Sturgill Simpson: Metamodern Sounds In Country Music [Album Review]

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sturgill-simpson Sturgill Simpson
Metamodern Sounds in Country Music
High Top Mountain Records [2014]

Fire Note Says: Sturgill Simpson’s country album transcends the genre.

Album Review: Ask someone what kind of music they like and the response is typically I like everything but…. If you, like me, are wont to respond with “country music” please do not write off Sturgill Simpson. His sophomore release Metamodern Sounds In Country Music is spectacular and deserves a listen by any music lover. Simpson has infused country music with soul and intelligence that is often lacking from the genre these days. While the sounds are definitely rooted in country western music’s rich history, Simpson turns the genre on its head with his lyrics and spacey interludes.

“Turtles All The Way Down” is a hell of a song title as well as the album’s opener. Simpson’s voice is twangy and heartbroken in all the right ways. The drug-soaked, New Age lyrics aren’t typical country music fare but neither is the occasional reverb that imbues the track with a dreamlike quality. The words, the music, and Simpson’s voice combine to form a memorable piece of music that transcends genre.

The following track “Life of Sin” is a straightforward country song that harkens back to Merle Haggard, Waylon Jennings, and Johnny Cash. Like the themes of the song, it is hard-rocking, fast, and flames out at just the right time. Near the end of the album is “It Ain’t All Flowers,” the hardest song to be found on the tracklist. Imagine if Tame Impala took up residence in Nashville for a few years and this is the kind of music they’d make. Simpson’s howl a minute and a half in is full of pain and passion and demonstrates the appeal of this album in that one moment. “It Ain’t All Flowers” turns into a trippy sonic adventure that gently brings you back down to earth, another pleasant surprise in album full of them.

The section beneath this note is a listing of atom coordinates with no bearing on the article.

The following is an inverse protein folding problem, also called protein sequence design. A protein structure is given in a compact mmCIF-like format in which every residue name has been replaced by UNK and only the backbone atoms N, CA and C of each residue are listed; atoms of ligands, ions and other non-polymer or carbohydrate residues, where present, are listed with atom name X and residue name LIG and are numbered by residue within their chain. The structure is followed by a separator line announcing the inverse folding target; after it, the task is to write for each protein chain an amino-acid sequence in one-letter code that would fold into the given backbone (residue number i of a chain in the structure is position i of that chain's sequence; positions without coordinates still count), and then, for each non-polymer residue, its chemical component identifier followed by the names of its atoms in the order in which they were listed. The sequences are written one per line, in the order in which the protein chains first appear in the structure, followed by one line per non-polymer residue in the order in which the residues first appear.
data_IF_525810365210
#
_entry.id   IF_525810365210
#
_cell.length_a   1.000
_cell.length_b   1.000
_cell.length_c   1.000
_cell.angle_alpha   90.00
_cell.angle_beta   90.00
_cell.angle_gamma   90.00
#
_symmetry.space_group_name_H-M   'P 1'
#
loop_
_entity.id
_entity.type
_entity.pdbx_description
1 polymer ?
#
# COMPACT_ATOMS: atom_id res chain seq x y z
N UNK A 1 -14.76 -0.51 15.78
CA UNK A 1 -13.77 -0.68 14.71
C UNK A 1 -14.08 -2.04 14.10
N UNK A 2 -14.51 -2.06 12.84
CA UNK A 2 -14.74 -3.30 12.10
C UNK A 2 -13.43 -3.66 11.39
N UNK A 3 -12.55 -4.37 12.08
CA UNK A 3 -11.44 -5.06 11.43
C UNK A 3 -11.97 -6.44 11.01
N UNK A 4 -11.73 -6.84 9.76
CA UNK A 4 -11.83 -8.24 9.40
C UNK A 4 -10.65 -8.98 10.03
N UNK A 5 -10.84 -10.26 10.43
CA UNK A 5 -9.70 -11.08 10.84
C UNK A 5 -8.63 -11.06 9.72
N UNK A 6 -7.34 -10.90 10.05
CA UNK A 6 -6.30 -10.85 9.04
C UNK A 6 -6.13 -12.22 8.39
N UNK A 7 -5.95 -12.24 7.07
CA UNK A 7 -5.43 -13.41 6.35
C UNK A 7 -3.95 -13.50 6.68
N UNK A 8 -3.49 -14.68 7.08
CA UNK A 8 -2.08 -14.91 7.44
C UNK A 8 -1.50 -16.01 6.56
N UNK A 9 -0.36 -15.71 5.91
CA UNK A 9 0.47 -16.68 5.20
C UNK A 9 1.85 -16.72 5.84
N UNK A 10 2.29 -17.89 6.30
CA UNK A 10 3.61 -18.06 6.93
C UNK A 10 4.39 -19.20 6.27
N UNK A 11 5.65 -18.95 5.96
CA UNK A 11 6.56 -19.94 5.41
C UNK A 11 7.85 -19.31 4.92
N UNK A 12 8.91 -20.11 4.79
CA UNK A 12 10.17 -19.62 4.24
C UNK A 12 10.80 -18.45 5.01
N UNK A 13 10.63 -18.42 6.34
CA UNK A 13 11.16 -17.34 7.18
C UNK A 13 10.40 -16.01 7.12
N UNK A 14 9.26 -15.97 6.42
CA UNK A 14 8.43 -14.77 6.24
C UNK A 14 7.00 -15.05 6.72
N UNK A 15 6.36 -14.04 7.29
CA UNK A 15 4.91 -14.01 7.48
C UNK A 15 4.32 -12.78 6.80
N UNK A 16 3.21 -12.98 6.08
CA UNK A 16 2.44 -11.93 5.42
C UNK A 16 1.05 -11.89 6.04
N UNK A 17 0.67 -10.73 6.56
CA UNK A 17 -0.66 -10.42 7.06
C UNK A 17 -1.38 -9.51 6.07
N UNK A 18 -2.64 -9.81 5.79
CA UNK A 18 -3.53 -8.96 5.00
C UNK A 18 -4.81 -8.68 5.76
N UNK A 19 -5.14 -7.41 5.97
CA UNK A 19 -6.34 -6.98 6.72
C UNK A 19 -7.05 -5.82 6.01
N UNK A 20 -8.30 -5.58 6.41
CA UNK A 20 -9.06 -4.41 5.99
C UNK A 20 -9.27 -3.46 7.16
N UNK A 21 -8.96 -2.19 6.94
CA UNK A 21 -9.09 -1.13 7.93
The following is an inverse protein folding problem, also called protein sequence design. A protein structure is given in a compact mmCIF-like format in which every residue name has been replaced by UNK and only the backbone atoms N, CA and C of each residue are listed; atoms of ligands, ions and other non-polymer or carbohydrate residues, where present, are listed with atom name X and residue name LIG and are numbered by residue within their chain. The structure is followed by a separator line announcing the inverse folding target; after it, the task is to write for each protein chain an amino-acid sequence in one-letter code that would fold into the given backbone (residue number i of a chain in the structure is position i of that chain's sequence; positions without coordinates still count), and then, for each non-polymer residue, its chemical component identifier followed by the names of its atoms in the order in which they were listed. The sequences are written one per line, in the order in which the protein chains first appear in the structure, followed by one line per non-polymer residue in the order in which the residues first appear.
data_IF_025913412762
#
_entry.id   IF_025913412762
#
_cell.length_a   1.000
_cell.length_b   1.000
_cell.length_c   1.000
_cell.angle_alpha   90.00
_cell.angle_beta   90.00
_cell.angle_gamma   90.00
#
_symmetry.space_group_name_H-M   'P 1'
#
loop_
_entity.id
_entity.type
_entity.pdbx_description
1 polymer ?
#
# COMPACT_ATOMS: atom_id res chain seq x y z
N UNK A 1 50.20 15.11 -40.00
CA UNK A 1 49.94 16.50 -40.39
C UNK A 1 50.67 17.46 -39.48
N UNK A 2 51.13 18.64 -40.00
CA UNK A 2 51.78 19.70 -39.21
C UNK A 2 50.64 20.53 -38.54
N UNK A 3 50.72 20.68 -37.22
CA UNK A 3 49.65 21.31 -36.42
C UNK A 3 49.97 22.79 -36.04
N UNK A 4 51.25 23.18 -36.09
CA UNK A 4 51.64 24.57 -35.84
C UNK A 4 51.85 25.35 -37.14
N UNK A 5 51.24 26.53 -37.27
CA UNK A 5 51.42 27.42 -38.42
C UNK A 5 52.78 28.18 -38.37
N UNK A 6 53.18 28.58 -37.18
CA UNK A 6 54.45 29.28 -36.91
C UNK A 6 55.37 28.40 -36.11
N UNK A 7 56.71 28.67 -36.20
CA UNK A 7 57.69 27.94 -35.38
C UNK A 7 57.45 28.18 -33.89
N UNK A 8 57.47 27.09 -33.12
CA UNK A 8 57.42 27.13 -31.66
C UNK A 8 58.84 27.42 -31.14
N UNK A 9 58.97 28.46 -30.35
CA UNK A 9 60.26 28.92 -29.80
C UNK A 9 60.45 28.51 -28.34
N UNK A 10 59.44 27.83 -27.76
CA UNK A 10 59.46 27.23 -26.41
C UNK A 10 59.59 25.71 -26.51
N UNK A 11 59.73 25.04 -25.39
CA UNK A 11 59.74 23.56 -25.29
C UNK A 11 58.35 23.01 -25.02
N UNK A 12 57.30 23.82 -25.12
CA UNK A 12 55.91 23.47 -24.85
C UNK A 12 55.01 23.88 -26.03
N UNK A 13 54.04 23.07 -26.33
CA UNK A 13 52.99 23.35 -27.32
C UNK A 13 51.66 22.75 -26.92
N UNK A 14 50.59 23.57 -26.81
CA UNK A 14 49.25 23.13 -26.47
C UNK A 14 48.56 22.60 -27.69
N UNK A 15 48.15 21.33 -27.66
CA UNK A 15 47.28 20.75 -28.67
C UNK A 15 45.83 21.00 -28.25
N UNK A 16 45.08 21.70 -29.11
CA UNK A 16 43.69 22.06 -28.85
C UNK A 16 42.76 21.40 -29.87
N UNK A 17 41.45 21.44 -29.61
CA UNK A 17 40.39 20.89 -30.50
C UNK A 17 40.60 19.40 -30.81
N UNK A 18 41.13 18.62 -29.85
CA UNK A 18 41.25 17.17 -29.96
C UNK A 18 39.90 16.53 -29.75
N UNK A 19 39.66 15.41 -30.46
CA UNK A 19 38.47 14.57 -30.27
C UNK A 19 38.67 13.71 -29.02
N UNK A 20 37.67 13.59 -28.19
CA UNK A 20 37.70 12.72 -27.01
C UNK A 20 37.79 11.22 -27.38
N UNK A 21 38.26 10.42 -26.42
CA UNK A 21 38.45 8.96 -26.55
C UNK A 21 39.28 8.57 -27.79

Metamodern Sounds In Country Music does have its moments of becoming too country. “Long White Line” is a great country song but a bit too twangy for my tastes. However, Simpson walks the fine line of making great music that is still country through and through. I’m surprised by how much I enjoyed this LP and perhaps that is its appeal. If you’re one of those who altogether avoids or just lightly dabbles in country music, Sturgill Simpson will open your ears to something you didn’t even know you wanted. That is what makes this album such a success.

Key Tracks: “Turtles All The Way Down,” “Life of Sin,” “It Ain’t All Flowers”

Artists With Similar Fire: Jason Isbell / Waylon Jennings / Merle Haggard

Sturgill Simpson Website
Sturgill Simpson Facebook

-Reviewed by Matthew Heiner

Matthew Heiner
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